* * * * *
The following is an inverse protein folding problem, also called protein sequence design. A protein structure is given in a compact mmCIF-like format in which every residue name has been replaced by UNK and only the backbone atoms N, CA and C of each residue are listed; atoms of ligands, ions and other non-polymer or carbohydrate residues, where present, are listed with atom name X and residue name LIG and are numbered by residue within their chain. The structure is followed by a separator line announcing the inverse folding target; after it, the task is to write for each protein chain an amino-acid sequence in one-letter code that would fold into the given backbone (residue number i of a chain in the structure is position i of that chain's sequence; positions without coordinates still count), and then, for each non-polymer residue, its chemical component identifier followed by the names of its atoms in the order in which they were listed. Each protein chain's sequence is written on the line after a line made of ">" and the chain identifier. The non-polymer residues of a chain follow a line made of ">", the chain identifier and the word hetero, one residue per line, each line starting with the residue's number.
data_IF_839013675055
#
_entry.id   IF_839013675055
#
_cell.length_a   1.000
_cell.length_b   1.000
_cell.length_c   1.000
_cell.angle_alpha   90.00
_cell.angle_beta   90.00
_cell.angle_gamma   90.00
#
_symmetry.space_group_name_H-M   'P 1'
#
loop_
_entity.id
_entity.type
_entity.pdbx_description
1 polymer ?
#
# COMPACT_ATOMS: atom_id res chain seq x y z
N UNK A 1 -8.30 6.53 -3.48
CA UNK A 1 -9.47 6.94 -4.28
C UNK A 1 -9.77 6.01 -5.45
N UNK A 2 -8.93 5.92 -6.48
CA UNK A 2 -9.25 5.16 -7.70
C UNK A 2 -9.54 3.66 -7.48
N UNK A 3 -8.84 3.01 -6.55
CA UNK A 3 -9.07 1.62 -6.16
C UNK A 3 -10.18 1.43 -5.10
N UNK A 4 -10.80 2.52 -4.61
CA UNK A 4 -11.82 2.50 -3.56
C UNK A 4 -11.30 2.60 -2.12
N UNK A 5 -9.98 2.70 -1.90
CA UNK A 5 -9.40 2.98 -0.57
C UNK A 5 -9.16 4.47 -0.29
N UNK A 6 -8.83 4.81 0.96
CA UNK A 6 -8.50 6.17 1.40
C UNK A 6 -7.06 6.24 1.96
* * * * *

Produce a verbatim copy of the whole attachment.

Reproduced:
The following is an inverse protein folding problem, also called protein sequence design. A protein structure is given in a compact mmCIF-like format in which every residue name has been replaced by UNK and only the backbone atoms N, CA and C of each residue are listed; atoms of ligands, ions and other non-polymer or carbohydrate residues, where present, are listed with atom name X and residue name LIG and are numbered by residue within their chain. The structure is followed by a separator line announcing the inverse folding target; after it, the task is to write for each protein chain an amino-acid sequence in one-letter code that would fold into the given backbone (residue number i of a chain in the structure is position i of that chain's sequence; positions without coordinates still count), and then, for each non-polymer residue, its chemical component identifier followed by the names of its atoms in the order in which they were listed. Each protein chain's sequence is written on the line after a line made of ">" and the chain identifier. The non-polymer residues of a chain follow a line made of ">", the chain identifier and the word hetero, one residue per line, each line starting with the residue's number.
data_IF_839013675055
#
_entry.id   IF_839013675055
#
_cell.length_a   1.000
_cell.length_b   1.000
_cell.length_c   1.000
_cell.angle_alpha   90.00
_cell.angle_beta   90.00
_cell.angle_gamma   90.00
#
_symmetry.space_group_name_H-M   'P 1'
#
loop_
_entity.id
_entity.type
_entity.pdbx_description
1 polymer ?
#
# COMPACT_ATOMS: atom_id res chain seq x y z
N UNK A 1 -8.30 6.53 -3.48
CA UNK A 1 -9.47 6.94 -4.28
C UNK A 1 -9.77 6.01 -5.45
N UNK A 2 -8.93 5.92 -6.48
CA UNK A 2 -9.25 5.16 -7.70
C UNK A 2 -9.54 3.66 -7.48
N UNK A 3 -8.84 3.01 -6.55
CA UNK A 3 -9.07 1.62 -6.16
C UNK A 3 -10.18 1.43 -5.10
N UNK A 4 -10.80 2.52 -4.61
CA UNK A 4 -11.82 2.50 -3.56
C UNK A 4 -11.30 2.60 -2.12
N UNK A 5 -9.98 2.70 -1.90
CA UNK A 5 -9.40 2.98 -0.57
C UNK A 5 -9.16 4.47 -0.29
N UNK A 6 -8.83 4.81 0.96
CA UNK A 6 -8.50 6.17 1.40
C UNK A 6 -7.06 6.24 1.96